Conservative movie critic John Nolte wrote, “Avatar is a thinly disguised, heavy-handed and simplistic sci-fi fantasy/allegory critical of America from our founding straight through to the Iraq War. It looks like a big-budget animated film with a garish color palette right off a hippie’s tie dye shirt.”

Really, John? Hippies and tie-dyed shirts? OMG, this guy Nolte is so 20th century.

Christian watchdog site Movieguide warns that the film “contains strong environmentalist content and…a strong Marxist overtone.” Quick, hide the impressionable children!

Weekly Standard movie critic John Podhoretz complained about the clearly, in his opinion, anti-American message of the film. “The conclusion asks the audience to root for the defeat of American soldiers at the hands of an insurgency. So it is a deep expression of anti-Americanism.”

Yeah, that’s exactly what I was doing at the end of the movie…rooting for the Taliban and al-Qaida to crush our American military machine. Metaphorically speaking, of course.

Some conservative writers say they are outraged by strong religious undertones in the movie. “Like the holiday season itself, the science fiction epic is a crass embodiment of capitalistic excess wrapped around a deeply felt religious message,” wrote conservative writer and blogger Ross Douthat in an op-ed in the New York Times. “Avatar is Cameron’s long apologia for pantheism — a faith that equates God with Nature, and calls humanity into religious communion with the natural world.”

Can you imagine how awful it would be if humanity and the natural world were in harmony?

Of course, there are those who believe that the overarching “message” of Avatar is racist. The movie is being criticized by a small but vocal group of people (isn’t that always the way…some “small but vocal” group) who allege it contains racist themes — the white hero once again saving the primitive, non-white (and in this case, blue) natives.

Okay, so this time it’s not those with black skins, brown skins, yellow skins, or red skins (not the NFL football team) who are being exploited and abused by those arrogant, white, round-eyed bastards. This time it’s those with blue skins (who also happen to be nine feet tall and have tails that plug into horses, birds, and trees) who are the victims of this racist, white sense of supremacy.

The truth is that Avatar, as spectacular as its graphic effects are, is a rather tired retelling of an oft-told story. Like the narratives behind The Last of the Mohicans, Dances with Wolves, or The Last Samurai, for example, Avatar is merely a futuristic variation on those same, previously historical, themes.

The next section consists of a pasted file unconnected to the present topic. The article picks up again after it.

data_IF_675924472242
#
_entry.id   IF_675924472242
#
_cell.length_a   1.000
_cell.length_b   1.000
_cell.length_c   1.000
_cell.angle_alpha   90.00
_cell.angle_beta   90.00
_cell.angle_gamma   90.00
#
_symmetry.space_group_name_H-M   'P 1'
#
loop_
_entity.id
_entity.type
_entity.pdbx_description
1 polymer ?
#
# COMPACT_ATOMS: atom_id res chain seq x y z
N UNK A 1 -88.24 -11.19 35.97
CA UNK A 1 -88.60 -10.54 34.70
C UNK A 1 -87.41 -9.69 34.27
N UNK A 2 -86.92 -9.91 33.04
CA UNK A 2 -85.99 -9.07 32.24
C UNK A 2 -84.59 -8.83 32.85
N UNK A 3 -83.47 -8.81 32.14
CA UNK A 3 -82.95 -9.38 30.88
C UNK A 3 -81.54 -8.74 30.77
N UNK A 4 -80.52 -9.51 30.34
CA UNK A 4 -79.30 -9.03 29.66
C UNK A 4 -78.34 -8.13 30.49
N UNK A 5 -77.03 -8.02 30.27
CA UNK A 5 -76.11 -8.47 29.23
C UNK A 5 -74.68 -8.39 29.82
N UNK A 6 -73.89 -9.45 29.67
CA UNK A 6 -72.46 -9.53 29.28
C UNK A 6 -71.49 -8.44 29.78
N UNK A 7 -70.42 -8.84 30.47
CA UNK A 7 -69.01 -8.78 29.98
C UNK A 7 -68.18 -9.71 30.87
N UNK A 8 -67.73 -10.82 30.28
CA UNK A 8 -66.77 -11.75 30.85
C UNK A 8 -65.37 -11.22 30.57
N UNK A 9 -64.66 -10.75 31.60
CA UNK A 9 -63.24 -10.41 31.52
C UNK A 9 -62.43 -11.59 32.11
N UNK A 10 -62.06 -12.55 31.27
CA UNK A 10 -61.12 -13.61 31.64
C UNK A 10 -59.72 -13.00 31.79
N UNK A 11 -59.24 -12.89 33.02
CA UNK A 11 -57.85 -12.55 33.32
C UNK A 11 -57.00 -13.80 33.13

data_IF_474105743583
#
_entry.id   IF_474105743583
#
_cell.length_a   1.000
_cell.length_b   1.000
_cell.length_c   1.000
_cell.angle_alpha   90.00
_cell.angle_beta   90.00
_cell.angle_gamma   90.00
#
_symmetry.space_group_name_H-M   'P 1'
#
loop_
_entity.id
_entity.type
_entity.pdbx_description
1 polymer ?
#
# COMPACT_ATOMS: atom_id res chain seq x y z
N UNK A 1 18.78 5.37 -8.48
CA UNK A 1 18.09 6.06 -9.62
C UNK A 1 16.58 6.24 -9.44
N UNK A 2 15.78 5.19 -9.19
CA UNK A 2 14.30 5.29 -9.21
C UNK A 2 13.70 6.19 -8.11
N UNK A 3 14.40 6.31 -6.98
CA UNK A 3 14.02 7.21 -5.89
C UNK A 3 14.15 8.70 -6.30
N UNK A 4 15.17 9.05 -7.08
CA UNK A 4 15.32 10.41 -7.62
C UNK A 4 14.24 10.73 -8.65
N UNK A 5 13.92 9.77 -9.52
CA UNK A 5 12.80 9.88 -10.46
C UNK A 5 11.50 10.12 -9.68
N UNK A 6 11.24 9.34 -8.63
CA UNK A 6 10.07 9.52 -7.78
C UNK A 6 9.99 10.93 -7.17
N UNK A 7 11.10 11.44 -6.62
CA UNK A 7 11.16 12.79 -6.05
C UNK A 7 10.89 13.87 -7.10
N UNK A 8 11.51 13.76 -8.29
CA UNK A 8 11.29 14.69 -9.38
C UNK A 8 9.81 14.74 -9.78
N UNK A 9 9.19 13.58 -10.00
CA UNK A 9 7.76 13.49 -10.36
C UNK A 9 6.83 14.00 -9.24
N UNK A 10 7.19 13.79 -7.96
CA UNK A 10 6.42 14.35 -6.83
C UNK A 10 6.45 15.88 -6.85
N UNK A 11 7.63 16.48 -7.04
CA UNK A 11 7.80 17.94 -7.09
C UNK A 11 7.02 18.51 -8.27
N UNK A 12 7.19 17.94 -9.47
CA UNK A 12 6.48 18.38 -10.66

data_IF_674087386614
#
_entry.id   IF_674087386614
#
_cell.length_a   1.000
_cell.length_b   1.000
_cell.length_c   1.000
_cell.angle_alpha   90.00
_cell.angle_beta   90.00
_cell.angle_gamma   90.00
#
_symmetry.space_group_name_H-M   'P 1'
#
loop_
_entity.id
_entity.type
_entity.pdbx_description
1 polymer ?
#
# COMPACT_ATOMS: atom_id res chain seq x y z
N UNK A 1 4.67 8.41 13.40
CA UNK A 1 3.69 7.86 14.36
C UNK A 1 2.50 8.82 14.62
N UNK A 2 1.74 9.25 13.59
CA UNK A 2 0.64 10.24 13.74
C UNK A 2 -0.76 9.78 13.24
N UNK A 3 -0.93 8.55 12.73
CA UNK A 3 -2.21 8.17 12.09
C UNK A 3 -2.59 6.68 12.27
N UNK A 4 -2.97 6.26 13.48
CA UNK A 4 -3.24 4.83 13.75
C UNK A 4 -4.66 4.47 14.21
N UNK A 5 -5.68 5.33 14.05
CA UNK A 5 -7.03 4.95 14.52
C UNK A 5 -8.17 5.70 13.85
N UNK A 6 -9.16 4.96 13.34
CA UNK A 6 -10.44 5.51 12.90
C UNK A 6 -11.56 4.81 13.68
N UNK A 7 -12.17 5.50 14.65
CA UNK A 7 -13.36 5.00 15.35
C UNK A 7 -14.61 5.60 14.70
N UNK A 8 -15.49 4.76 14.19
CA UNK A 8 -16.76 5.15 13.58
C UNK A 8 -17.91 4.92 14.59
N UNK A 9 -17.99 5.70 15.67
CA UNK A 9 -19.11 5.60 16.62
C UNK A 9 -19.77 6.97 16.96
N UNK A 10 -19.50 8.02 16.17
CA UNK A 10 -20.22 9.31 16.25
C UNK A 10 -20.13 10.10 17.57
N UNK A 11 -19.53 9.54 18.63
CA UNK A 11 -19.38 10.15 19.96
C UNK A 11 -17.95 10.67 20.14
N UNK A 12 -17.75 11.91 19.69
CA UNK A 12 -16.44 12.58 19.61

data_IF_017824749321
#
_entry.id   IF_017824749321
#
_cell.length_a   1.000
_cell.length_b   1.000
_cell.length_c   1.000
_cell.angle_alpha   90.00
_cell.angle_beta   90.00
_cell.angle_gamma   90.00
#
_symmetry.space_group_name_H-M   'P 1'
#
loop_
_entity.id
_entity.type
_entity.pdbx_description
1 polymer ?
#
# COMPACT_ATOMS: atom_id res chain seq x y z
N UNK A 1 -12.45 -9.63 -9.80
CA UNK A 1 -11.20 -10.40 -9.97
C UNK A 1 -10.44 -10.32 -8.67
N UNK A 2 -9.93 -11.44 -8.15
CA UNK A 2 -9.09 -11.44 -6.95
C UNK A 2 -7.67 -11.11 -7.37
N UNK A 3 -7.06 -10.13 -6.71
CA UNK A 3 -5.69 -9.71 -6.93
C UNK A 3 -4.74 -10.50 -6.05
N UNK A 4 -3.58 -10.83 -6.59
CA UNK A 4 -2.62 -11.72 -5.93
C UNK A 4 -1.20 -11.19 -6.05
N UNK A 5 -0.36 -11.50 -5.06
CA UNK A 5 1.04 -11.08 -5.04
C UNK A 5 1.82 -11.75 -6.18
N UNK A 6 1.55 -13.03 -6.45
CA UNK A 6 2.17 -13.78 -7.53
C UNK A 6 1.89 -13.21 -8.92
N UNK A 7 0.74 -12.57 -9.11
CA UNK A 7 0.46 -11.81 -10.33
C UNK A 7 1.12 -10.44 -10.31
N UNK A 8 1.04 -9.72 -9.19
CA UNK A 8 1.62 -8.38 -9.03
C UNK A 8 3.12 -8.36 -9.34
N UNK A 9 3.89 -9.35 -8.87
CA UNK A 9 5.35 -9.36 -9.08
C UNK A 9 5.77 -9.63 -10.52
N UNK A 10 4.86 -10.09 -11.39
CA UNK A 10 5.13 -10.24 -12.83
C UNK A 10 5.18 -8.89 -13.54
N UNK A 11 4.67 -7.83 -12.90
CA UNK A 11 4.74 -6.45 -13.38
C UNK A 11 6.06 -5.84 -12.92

Sure, there is a clear analogy in the movie to the 18th and even 19th century U.S. cavalry and its white soldiers and how they invaded the lands of the Native Americans and almost wiped them out as part of the doctrine of Manifest Destiny, but to call the movie racist or anti-American, or to suggest that it’s promoting a liberal political agenda is just silly. It’s a movie. It’s entertainment.

But given how fractured the politics of our society are today, it’s not at all surprising.

Fandango’s Flashback Friday — December 31st

Wouldn’t you like to expose your newer readers to some of your earlier posts that they might never have seen? Or remind your long term followers of posts that they might not remember? Each Friday I will publish a post I wrote on this exact date in a previous year.

How about you? Why don’t you reach back into your own archives and highlight a post that you wrote on this very date in a previous year? You can repost your Friday Flashback post on your blog and pingback to this post. Or you can just write a comment below with a link to the post you selected.

If you’ve been blogging for less than a year, go ahead and choose a post that you previously published on this day (the 31st) of any month within the past year and link to that post in a comment.


This was originally posted on New Year’s Eve in 2017.

Of Balls and Bongs

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The ding on the microwave oven sounded.

“Finally,” said Frank.

“Seriously, it’s about time,” added Phil.

“It seemed to take forever,” noted Lou.

Lou fumbled opening the microwave door and removing the plate overflowing with pizza rolls they just nuked.

Frank carried the plate into the living room and placed it on the coffee table. Phil carried the pitcher of beer. Lou carried the bong. Once everything was in place, Lou picked up the remote and turned on the 65-inch flat screen TV. Then each took a large hit on the bong.

“There it is,” said Frank, pointing to the image of the large crystal ball overlooking New York’s Times Square.

“The countdown is about to start,” added Phil.

“It’s taking forever,” noted Lou.

The countdown continued. “Five. Four. Three. Two. One.” And the large crystal ball overlooking New York’s Times Square started to fall.

“Finally,” said Frank.

“Seriously, it’s about time,” added Phil.

“It’s taking forever,” noted Lou.

Once the ball reached the bottom, the three friends each took another big toke off the bong. Then they clinked their full glasses of beer together and chugged.

“Happy New Year, everyone. 2017 is over,” the announcer on the TV said. “Welcome to 2018!”

“Finally,” said Frank.

“Seriously, it’s about time,” added Phil.

“It seemed to take forever,” noted Lou.


Written for today’s one-word prompt, “finally.”

Fandango’s Flashback Friday — December 24th

Wouldn’t you like to expose your newer readers to some of your earlier posts that they might never have seen? Or remind your long term followers of posts that they might not remember? Each Friday I will publish a post I wrote on this exact date in a previous year.

How about you? Why don’t you reach back into your own archives and highlight a post that you wrote on this very date in a previous year? You can repost your Friday Flashback post on your blog and pingback to this post. Or you can just write a comment below with a link to the post you selected.

If you’ve been blogging for less than a year, go ahead and choose a post that you previously published on this day (the 24th) of any month within the past year and link to that post in a comment.